Fluids don't have a particular shape (the way a brick does). They
acquire the shape of their container by flowing.
Let's study how fluids flow, so that we will be better able
to understand electrical current.
Here are some things to think about and do as we start the
unit on fluids.
Each of the following questions requires that you actually do something
with a fluid to investigate the question posed, not just talk about
what might happen.
Please do the following brief investigations.
A fundamental characterization of a flowing fluid is the flow rate,
which is the volume of liquid that is transmitted in a unit of time. We could
determine the flow rate of the drinking fountain by measuring the amount of liquid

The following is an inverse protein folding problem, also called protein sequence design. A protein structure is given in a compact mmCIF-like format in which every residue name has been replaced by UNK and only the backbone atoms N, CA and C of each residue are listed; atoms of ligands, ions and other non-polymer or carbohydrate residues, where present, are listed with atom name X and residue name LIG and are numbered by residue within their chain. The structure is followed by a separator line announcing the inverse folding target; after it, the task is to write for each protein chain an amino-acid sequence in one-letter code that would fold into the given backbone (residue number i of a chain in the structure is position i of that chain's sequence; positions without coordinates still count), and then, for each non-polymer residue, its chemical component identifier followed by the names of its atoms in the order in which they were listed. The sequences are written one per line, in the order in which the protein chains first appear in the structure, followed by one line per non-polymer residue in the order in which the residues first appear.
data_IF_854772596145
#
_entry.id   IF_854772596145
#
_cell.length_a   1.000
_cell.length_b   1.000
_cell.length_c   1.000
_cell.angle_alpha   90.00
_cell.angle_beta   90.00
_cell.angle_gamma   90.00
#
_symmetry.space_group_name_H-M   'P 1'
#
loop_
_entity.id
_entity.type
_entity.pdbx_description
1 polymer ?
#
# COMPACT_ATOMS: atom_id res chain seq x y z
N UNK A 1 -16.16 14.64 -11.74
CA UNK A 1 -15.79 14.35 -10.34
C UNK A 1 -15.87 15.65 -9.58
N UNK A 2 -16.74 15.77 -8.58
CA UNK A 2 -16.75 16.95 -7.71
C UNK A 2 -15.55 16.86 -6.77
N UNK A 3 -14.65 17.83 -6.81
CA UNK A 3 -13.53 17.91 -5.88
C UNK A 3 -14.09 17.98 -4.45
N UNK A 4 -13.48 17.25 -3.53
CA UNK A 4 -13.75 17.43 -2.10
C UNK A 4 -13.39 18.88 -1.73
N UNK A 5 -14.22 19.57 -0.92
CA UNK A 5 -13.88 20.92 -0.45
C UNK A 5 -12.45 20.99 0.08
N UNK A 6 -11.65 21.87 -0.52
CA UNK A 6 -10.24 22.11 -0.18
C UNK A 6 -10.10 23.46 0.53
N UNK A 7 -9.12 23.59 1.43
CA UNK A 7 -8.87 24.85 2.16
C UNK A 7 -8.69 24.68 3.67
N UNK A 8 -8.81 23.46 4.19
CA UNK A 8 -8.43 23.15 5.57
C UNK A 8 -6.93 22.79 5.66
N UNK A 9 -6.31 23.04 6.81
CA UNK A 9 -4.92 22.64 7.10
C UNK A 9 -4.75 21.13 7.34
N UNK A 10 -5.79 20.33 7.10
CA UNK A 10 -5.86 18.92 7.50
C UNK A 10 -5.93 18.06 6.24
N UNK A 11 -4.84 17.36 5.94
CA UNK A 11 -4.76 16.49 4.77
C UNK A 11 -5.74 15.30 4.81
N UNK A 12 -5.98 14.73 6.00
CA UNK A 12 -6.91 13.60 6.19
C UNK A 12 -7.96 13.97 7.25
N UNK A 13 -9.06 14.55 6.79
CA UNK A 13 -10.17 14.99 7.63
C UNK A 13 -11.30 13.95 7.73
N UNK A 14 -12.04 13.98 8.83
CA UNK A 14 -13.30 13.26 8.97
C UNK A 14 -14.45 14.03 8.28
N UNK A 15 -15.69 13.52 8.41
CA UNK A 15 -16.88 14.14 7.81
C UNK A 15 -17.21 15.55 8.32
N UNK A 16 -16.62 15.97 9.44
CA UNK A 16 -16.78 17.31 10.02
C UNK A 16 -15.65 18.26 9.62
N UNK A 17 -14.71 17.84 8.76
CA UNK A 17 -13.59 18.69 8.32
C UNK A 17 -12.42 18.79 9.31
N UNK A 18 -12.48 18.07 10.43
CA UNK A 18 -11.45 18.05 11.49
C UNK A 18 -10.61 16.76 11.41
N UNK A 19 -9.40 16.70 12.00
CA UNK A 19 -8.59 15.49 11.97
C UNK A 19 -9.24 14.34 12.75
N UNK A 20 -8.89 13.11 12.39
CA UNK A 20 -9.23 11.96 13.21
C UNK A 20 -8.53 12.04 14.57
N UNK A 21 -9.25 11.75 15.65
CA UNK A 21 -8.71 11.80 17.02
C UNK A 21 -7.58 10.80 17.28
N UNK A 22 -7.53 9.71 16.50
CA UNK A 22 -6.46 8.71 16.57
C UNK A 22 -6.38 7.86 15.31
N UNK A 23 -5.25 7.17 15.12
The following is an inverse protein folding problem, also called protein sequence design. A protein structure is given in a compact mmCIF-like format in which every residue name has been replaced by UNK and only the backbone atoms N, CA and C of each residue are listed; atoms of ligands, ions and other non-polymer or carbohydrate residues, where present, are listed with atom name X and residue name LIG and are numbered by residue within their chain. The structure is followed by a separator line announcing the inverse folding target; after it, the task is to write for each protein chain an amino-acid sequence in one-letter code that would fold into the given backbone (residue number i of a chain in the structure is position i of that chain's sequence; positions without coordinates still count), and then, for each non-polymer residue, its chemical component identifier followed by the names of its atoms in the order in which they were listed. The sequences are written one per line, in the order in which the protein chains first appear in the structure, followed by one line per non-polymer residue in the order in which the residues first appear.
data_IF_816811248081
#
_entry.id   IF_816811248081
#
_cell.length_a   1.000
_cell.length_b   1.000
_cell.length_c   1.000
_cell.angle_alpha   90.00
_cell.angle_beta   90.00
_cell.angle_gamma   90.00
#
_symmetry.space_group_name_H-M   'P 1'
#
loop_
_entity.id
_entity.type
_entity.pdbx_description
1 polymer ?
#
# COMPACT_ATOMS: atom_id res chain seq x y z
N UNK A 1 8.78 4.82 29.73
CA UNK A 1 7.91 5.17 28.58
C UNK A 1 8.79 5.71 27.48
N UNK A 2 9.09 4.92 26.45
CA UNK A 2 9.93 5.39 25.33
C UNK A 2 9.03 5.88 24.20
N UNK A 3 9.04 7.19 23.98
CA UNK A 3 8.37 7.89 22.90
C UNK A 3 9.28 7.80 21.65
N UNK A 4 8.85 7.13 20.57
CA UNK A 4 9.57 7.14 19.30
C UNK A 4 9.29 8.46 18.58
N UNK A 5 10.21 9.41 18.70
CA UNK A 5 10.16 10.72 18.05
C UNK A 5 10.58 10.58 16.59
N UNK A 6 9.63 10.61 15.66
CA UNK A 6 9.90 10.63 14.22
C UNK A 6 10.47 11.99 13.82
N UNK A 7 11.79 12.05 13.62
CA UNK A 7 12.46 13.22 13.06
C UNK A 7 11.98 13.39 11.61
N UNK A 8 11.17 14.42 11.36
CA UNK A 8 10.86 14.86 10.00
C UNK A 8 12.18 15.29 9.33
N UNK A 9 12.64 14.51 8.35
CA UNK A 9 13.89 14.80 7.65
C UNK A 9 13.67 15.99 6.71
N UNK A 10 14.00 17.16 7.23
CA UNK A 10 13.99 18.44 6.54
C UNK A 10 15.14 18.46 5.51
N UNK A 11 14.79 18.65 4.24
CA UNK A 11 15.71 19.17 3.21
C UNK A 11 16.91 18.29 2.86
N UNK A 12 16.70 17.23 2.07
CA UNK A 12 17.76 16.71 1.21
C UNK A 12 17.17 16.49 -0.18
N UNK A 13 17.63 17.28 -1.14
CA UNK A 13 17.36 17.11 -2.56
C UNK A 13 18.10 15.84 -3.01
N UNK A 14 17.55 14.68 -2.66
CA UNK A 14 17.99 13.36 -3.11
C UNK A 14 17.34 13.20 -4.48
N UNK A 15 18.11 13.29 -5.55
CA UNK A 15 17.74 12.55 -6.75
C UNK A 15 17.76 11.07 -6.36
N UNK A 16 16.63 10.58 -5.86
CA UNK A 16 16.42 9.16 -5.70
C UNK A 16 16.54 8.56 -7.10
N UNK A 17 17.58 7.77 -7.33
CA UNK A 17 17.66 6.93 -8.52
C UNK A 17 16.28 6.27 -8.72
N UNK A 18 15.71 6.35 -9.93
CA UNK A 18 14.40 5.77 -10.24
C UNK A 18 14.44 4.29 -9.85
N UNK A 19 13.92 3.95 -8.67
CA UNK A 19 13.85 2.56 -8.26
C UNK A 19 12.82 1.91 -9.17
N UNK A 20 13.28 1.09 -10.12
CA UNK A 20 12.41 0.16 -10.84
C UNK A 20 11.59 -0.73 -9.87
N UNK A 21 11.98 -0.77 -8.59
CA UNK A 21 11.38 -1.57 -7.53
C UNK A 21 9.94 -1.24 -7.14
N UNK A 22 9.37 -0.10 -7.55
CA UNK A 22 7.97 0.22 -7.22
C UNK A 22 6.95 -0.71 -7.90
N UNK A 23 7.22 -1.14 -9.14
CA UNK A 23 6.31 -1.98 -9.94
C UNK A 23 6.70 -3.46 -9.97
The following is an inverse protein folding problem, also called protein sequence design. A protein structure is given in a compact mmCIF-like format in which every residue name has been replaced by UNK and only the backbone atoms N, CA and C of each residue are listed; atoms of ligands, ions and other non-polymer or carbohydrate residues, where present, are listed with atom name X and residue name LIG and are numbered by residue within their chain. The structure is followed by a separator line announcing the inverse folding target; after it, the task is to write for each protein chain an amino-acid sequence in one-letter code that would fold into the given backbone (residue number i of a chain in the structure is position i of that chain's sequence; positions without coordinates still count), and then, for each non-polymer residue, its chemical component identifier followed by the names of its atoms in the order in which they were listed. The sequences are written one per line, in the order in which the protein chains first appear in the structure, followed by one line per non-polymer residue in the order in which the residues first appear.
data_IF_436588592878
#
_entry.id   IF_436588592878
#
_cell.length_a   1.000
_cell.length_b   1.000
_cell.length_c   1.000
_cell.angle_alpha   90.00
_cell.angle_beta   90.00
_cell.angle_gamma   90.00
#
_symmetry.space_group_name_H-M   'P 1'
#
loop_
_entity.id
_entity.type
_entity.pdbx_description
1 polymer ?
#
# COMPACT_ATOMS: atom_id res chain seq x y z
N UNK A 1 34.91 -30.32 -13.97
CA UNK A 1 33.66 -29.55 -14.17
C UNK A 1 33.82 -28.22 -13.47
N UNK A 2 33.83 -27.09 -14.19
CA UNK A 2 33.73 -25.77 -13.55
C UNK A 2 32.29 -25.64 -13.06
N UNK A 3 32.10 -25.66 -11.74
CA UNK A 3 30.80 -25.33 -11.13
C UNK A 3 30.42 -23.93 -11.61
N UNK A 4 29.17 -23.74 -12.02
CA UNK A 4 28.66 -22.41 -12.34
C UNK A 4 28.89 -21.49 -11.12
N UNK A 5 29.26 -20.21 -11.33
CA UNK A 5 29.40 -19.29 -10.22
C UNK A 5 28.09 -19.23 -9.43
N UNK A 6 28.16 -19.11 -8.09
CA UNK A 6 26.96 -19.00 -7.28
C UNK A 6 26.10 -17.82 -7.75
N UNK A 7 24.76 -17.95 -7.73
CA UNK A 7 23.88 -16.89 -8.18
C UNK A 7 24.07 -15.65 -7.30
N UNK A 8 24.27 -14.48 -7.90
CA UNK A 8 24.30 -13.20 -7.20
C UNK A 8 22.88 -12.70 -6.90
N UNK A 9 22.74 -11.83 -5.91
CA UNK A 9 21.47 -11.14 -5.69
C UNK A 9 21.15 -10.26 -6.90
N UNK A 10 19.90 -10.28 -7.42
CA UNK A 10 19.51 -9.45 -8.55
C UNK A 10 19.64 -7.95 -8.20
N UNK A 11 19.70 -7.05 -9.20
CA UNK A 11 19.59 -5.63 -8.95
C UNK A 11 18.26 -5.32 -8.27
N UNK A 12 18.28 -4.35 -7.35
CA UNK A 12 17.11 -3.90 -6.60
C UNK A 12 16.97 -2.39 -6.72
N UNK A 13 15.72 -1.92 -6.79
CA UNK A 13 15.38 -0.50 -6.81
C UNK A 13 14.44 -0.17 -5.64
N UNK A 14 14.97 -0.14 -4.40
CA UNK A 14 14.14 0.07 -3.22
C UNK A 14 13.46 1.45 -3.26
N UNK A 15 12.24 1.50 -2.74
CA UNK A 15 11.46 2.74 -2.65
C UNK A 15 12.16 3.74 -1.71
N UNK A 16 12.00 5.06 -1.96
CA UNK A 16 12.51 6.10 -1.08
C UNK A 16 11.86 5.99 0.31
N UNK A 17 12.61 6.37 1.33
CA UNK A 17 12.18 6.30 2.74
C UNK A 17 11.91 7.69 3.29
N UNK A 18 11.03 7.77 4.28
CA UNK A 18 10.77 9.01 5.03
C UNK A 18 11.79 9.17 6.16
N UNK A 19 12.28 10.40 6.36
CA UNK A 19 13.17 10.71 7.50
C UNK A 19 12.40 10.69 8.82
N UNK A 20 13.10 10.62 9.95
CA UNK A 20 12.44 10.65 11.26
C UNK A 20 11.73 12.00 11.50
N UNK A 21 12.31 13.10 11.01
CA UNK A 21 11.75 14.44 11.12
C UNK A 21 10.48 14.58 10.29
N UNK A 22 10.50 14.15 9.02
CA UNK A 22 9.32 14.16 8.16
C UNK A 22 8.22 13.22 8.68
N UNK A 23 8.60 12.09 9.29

it emits in ten seconds. Or we could measure how long it takes to fill a measuring
cup of known volume, and then calculating
Flow rate = volume produced / time to produce it
Using your own method, measure the flow rate of the water fountain. Compare it
to the flow rate of another faucet turned on full, and just barely turned on (so that
there is a tiny stream of water being produced).
Let's make a siphon. To do this, we need a container mostly full of water,
and a piece of tubing from the kit. Fill
the tubing with water somehow -- immersing it in the container, for example. Then
block one end with a finger, and place the tube so that one end is under water in
the container, and the other is outside the container, and no higher than the other end.
Fill the tube
Pull it out, with the end blocked
Unblock the tube
Now unblock the tube --- and look for a mop! Practice doing this until you are
sure you can make it happen every time.
your journal about what you learned, and any questions or problems you
encountered. We will ask to see your journals at the end of the workshop.
Keeping records along the way is part of the workshop assessment, as well
as an important part of the learning process.
Check the box when you are done: